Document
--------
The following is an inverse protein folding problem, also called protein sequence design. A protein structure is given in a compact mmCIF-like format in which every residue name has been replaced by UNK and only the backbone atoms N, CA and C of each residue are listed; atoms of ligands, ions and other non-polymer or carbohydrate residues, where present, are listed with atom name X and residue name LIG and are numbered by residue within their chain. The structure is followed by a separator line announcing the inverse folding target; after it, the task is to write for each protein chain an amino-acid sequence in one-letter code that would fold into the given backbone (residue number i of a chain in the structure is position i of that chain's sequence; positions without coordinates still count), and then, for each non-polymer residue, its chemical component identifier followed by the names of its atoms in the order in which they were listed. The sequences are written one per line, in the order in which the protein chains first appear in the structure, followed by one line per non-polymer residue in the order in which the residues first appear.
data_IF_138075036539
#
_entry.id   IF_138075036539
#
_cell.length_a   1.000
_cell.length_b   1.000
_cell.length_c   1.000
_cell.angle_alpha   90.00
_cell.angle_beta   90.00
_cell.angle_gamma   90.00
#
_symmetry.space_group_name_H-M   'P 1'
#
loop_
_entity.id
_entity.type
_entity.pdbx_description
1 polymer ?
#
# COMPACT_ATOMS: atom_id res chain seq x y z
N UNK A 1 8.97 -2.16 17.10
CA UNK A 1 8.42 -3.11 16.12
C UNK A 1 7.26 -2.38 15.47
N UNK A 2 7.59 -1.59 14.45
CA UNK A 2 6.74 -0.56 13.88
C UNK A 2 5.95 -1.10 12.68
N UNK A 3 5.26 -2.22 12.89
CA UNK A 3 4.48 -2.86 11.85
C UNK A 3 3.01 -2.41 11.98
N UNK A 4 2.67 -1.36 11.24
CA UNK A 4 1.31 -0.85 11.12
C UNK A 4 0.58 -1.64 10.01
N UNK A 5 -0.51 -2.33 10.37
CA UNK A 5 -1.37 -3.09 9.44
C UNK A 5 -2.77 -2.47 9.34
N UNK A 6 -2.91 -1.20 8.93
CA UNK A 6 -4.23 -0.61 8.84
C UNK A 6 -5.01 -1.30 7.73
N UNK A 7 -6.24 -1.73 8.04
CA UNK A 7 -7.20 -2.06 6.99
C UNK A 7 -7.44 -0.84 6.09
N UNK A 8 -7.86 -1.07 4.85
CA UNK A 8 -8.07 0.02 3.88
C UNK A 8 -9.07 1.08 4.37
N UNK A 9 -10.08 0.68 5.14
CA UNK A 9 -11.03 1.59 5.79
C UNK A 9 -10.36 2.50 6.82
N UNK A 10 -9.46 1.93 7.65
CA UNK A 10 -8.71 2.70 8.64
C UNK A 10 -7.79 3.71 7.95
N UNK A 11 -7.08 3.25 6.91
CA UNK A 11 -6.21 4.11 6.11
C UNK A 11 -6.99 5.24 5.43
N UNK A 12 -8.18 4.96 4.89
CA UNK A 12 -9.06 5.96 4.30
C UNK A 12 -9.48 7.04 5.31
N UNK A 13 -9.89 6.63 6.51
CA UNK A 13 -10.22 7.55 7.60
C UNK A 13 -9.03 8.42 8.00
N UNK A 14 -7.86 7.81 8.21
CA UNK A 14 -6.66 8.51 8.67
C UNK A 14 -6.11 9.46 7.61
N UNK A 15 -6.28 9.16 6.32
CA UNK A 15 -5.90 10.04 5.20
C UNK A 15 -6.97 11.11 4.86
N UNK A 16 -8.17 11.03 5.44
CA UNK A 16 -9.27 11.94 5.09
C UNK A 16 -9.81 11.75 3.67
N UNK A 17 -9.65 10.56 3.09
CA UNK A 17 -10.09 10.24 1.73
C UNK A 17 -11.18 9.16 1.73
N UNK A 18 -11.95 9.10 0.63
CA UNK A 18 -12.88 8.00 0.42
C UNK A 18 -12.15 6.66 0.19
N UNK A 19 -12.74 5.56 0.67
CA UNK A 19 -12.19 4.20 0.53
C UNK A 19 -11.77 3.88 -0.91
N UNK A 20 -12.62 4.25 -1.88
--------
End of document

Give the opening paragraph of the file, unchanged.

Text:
The following is an inverse protein folding problem, also called protein sequence design. A protein structure is given in a compact mmCIF-like format in which every residue name has been replaced by UNK and only the backbone atoms N, CA and C of each residue are listed; atoms of ligands, ions and other non-polymer or carbohydrate residues, where present, are listed with atom name X and residue name LIG and are numbered by residue within their chain. The structure is followed by a separator line announcing the inverse folding target; after it, the task is to write for each protein chain an amino-acid sequence in one-letter code that would fold into the given backbone (residue number i of a chain in the structure is position i of that chain's sequence; positions without coordinates still count), and then, for each non-polymer residue, its chemical component identifier followed by the names of its atoms in the order in which they were listed. The sequences are written one per line, in the order in which the protein chains first appear in the structure, followed by one line per non-polymer residue in the order in which the residues first appear.